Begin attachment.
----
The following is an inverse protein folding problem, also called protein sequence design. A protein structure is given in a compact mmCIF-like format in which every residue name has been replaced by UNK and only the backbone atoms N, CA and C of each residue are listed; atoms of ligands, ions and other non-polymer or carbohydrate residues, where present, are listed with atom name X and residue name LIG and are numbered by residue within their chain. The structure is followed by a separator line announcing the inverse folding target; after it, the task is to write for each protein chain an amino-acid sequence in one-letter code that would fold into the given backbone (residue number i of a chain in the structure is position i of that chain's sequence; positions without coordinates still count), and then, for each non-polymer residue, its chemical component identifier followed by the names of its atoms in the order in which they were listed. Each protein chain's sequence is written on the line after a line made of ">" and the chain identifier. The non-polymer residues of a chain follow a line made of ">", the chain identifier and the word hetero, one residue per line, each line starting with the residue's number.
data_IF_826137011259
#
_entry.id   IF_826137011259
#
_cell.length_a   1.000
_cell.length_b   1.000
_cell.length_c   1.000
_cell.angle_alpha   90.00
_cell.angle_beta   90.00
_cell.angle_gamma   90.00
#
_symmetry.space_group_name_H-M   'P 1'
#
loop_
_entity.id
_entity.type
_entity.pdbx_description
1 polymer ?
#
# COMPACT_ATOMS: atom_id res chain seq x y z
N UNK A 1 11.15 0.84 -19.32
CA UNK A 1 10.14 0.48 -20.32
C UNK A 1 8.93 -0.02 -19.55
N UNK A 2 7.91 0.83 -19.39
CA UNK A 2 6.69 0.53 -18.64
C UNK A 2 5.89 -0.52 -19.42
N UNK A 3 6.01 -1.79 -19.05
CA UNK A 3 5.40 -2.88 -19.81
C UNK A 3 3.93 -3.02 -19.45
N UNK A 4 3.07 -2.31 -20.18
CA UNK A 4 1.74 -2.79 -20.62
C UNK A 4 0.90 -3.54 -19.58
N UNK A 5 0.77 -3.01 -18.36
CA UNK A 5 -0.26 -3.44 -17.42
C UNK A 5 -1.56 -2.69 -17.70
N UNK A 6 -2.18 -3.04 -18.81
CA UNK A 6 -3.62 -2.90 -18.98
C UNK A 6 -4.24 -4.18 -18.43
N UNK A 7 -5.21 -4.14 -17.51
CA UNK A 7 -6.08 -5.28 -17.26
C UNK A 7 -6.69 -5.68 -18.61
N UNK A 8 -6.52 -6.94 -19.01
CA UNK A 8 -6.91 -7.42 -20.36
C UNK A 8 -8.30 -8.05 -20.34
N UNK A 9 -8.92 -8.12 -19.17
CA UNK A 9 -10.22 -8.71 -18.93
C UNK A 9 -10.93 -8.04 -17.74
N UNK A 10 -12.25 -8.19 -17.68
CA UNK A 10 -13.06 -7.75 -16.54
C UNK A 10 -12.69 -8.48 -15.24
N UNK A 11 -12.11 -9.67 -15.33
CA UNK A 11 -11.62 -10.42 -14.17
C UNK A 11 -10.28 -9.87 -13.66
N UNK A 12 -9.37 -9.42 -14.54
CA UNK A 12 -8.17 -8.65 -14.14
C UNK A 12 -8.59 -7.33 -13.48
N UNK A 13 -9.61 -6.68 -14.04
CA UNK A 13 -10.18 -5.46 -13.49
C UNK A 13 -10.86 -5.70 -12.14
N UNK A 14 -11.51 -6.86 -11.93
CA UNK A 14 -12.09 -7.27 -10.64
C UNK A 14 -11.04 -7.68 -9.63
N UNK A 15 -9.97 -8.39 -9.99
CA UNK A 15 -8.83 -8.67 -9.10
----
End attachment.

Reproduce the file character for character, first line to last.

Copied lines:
The following is an inverse protein folding problem, also called protein sequence design. A protein structure is given in a compact mmCIF-like format in which every residue name has been replaced by UNK and only the backbone atoms N, CA and C of each residue are listed; atoms of ligands, ions and other non-polymer or carbohydrate residues, where present, are listed with atom name X and residue name LIG and are numbered by residue within their chain. The structure is followed by a separator line announcing the inverse folding target; after it, the task is to write for each protein chain an amino-acid sequence in one-letter code that would fold into the given backbone (residue number i of a chain in the structure is position i of that chain's sequence; positions without coordinates still count), and then, for each non-polymer residue, its chemical component identifier followed by the names of its atoms in the order in which they were listed. Each protein chain's sequence is written on the line after a line made of ">" and the chain identifier. The non-polymer residues of a chain follow a line made of ">", the chain identifier and the word hetero, one residue per line, each line starting with the residue's number.
data_IF_826137011259
#
_entry.id   IF_826137011259
#
_cell.length_a   1.000
_cell.length_b   1.000
_cell.length_c   1.000
_cell.angle_alpha   90.00
_cell.angle_beta   90.00
_cell.angle_gamma   90.00
#
_symmetry.space_group_name_H-M   'P 1'
#
loop_
_entity.id
_entity.type
_entity.pdbx_description
1 polymer ?
#
# COMPACT_ATOMS: atom_id res chain seq x y z
N UNK A 1 11.15 0.84 -19.32
CA UNK A 1 10.14 0.48 -20.32
C UNK A 1 8.93 -0.02 -19.55
N UNK A 2 7.91 0.83 -19.39
CA UNK A 2 6.69 0.53 -18.64
C UNK A 2 5.89 -0.52 -19.42
N UNK A 3 6.01 -1.79 -19.05
CA UNK A 3 5.40 -2.88 -19.81
C UNK A 3 3.93 -3.02 -19.45
N UNK A 4 3.07 -2.31 -20.18
CA UNK A 4 1.74 -2.79 -20.62
C UNK A 4 0.90 -3.54 -19.58
N UNK A 5 0.77 -3.01 -18.36
CA UNK A 5 -0.26 -3.44 -17.42
C UNK A 5 -1.56 -2.69 -17.70
N UNK A 6 -2.18 -3.04 -18.81
CA UNK A 6 -3.62 -2.90 -18.98
C UNK A 6 -4.24 -4.18 -18.43
N UNK A 7 -5.21 -4.14 -17.51
CA UNK A 7 -6.08 -5.28 -17.26
C UNK A 7 -6.69 -5.68 -18.61
N UNK A 8 -6.52 -6.94 -19.01
CA UNK A 8 -6.91 -7.42 -20.36
C UNK A 8 -8.30 -8.05 -20.34
N UNK A 9 -8.92 -8.12 -19.17
CA UNK A 9 -10.22 -8.71 -18.93
C UNK A 9 -10.93 -8.04 -17.74
N UNK A 10 -12.25 -8.19 -17.68
CA UNK A 10 -13.06 -7.75 -16.54
C UNK A 10 -12.69 -8.48 -15.24
N UNK A 11 -12.11 -9.67 -15.33
CA UNK A 11 -11.62 -10.42 -14.17
C UNK A 11 -10.28 -9.87 -13.66
N UNK A 12 -9.37 -9.42 -14.54
CA UNK A 12 -8.17 -8.65 -14.14
C UNK A 12 -8.59 -7.33 -13.48
N UNK A 13 -9.61 -6.68 -14.04
CA UNK A 13 -10.18 -5.46 -13.49
C UNK A 13 -10.86 -5.70 -12.14
N UNK A 14 -11.51 -6.86 -11.93
CA UNK A 14 -12.09 -7.27 -10.64
C UNK A 14 -11.04 -7.68 -9.63
N UNK A 15 -9.97 -8.39 -9.99
CA UNK A 15 -8.83 -8.67 -9.10